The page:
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The Student News Site of Washington International School

International Dateline

The Student News Site of Washington International School

International Dateline

Thousands of Protestors March for Palestine in Forest Hills

Protesters march on Connecticut Avenue on March 2 in support of Palestine in the war between Israel and Hamas. Typically protests occur in downtown D.C., but this was an unusual occurrence as it was closer to the Israeli Embassy and Israeli Ambassador’s Residence. (Naomi Breuer/International Dateline)

A giant Palestinian flag hangs over the crowd as they make their way up Connecticut Avenue. A person with a loudspeaker on a truck leads a chant. Two men stand on the sidewalk selling T-shirts reading, “Free Palestine.” Two people dressed in traditional Orthodox Jewish attire stand on top of a bus stop with a sign declaring, “Judaism condemns the state of ‘Israel’ and its atrocities.” Drums echo through the residential streets of Northwest D.C. 

Typically, protests in D.C. take place on the National Mall or in front of the White House. But on March 2, thousands of people gathered at 1 p.m. in front of the Embassy of Israel in the Forest Hills neighborhood of D.C., a largely residential area, and marched their way to the residence of the Israeli Ambassador. Called the “Millions March For Palestine,” members of the D.C. community and elsewhere protested for the end of the war between Israel and Hamas, and Israel’s violence against the Palestinian people since Oct. 7, 2023. 

“Every day [that] there isn’t a ceasefire is another person dying,” protestor Zahra Malek, 25, said. 

Malek expressed frustration at siding with Israel as to not seem anti-Semitic. 

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“Being anti-Zionism is not being anti-Semitic,” she said. “That’s the biggest argument that everyone uses, and that’s the biggest narrative that we have to dissolve.”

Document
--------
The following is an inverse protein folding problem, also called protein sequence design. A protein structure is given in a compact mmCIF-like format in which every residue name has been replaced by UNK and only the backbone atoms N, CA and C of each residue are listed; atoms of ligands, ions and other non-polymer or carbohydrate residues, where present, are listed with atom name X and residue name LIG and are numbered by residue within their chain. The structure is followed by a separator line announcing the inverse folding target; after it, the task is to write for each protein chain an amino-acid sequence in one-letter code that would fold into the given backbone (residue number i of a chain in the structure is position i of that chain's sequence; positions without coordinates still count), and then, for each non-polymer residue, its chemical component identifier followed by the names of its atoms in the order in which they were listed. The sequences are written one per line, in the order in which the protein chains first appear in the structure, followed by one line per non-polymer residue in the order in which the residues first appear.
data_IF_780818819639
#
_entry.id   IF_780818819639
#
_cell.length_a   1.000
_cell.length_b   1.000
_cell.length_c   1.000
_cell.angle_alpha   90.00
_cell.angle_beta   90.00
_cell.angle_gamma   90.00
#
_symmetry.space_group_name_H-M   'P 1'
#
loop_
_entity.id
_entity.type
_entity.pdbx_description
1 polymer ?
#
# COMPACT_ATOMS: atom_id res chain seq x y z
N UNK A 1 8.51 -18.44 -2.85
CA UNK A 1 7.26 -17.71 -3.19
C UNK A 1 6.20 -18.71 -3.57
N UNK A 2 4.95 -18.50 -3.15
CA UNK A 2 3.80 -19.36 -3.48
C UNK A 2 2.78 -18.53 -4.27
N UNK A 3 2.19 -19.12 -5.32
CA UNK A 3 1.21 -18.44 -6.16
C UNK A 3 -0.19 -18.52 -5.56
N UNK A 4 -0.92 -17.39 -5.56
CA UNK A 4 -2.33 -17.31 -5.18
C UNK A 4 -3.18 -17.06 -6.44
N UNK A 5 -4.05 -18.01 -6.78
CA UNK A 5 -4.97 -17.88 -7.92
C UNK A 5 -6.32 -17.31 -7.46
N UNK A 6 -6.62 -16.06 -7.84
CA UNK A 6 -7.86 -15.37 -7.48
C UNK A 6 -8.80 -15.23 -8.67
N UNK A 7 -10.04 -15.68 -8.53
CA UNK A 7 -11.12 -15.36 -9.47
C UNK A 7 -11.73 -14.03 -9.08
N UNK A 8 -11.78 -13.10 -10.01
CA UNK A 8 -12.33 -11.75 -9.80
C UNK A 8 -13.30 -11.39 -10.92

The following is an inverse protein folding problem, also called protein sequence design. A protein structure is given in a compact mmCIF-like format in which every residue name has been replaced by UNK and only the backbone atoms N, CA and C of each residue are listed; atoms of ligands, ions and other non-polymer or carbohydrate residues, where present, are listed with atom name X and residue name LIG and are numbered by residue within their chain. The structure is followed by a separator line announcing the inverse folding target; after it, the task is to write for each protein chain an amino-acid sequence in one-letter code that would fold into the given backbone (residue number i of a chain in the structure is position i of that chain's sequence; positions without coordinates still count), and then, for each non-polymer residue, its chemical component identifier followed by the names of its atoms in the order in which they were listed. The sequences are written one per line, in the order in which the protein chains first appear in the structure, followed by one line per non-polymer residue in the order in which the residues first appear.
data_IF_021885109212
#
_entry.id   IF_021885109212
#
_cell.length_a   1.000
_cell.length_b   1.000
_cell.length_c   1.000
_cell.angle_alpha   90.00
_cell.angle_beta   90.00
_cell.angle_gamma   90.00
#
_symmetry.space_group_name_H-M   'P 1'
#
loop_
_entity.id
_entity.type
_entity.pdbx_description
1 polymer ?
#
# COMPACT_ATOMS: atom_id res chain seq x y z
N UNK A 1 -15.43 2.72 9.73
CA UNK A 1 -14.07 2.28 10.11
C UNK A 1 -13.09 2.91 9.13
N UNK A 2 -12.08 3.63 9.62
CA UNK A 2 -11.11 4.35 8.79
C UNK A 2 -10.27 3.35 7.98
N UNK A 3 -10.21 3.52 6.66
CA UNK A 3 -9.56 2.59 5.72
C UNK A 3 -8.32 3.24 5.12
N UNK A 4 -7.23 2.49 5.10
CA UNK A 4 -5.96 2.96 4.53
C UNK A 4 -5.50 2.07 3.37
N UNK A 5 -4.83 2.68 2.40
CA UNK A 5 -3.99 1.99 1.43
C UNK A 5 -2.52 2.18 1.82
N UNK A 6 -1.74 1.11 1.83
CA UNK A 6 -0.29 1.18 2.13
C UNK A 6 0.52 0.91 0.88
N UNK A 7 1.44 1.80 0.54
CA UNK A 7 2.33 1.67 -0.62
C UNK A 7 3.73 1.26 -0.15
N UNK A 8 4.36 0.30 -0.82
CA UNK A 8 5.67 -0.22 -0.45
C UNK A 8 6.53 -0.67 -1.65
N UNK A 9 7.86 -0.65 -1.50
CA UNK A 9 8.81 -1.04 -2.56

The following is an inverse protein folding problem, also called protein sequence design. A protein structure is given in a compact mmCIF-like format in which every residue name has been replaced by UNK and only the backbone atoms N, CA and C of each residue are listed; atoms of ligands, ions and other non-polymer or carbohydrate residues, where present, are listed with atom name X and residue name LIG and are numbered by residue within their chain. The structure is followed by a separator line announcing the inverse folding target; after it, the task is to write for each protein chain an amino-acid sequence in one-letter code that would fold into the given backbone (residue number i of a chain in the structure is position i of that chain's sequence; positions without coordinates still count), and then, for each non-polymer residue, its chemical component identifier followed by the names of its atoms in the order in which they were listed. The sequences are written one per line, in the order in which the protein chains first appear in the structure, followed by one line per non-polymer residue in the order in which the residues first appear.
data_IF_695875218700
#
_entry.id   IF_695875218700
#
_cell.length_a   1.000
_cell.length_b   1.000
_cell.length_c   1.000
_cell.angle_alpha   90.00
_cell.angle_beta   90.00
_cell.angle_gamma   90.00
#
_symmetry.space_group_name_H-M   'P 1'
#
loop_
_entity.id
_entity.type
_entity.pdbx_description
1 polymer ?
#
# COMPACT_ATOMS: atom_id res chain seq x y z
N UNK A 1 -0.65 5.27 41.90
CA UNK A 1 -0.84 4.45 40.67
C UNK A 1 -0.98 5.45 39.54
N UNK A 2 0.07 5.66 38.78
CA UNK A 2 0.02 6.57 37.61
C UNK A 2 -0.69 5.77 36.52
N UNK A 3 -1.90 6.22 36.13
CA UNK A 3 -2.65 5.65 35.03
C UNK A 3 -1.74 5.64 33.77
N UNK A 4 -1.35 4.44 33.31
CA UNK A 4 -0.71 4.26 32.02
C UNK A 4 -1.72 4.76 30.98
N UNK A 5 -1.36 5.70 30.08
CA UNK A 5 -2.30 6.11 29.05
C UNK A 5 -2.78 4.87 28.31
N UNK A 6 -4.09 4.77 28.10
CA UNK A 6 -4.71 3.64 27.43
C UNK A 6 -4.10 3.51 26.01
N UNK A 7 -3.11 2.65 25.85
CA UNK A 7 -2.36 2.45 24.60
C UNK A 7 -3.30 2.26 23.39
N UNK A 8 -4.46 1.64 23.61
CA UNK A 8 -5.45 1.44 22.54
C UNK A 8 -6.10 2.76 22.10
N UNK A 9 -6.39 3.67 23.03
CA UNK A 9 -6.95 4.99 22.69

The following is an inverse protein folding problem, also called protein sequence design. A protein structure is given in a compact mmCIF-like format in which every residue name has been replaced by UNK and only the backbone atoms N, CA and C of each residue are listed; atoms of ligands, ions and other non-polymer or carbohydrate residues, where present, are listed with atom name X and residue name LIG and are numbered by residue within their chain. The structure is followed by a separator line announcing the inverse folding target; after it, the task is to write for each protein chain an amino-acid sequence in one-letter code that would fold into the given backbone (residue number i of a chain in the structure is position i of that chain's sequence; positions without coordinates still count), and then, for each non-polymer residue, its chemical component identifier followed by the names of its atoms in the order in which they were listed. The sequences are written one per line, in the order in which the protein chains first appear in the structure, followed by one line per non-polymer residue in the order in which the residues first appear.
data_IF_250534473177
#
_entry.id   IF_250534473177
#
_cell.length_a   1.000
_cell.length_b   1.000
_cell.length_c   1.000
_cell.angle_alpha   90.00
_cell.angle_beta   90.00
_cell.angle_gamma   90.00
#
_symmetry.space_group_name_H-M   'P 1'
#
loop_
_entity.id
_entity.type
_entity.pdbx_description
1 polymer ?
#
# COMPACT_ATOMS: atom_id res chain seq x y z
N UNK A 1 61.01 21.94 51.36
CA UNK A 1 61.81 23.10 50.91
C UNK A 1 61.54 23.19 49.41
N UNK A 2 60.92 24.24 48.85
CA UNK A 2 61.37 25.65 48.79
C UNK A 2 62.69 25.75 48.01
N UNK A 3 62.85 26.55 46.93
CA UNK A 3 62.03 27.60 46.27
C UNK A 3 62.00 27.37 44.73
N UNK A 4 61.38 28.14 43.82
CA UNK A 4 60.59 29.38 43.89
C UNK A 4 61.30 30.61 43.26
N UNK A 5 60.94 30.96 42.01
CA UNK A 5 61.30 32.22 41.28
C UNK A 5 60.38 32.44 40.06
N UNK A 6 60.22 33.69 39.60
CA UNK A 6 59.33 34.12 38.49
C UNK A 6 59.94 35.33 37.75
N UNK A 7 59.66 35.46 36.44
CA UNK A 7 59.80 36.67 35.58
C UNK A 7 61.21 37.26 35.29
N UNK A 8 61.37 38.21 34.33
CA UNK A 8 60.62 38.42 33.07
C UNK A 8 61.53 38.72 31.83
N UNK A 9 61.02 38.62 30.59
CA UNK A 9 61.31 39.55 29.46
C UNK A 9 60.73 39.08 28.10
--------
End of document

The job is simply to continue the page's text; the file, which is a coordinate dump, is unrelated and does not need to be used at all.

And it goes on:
Protestors waving Palestinian flags in support of Palestine in the war between Israel and Hamas. (Naomi Breuer/International Dateline)

Malek came to D.C. from New York specifically for the protest. She believes President Joe Biden is not doing enough to help the people of Gaza. 

“They’re eating animal grain while he’s just enjoying ice cream like, ‘Oh yeah we might have a ceasefire,’” she said. “The depravity of that is insane.”

Malek says the protest in D.C. is much less “chaotic” than the ones she has attended in New York City and the police are much less intimidating. 

“I feel more safe here than at the New York protests, but it’s the same level of solidarity and love and activism,” she said. 

Hunter, 28, who did not share a last name for privacy reasons, described the mood of the protest as “somber” due to the thoughts of the “abject horror of genocide” and “violence of U.S. imperialism” hanging over people’s heads. They also expressed frustration about the U.S.’s lack of care for Aaron Bushnell’s death. Bushnell set himself on fire in protest of Israel on Feb. 25. They were very heartened to be around others who care about the same issues.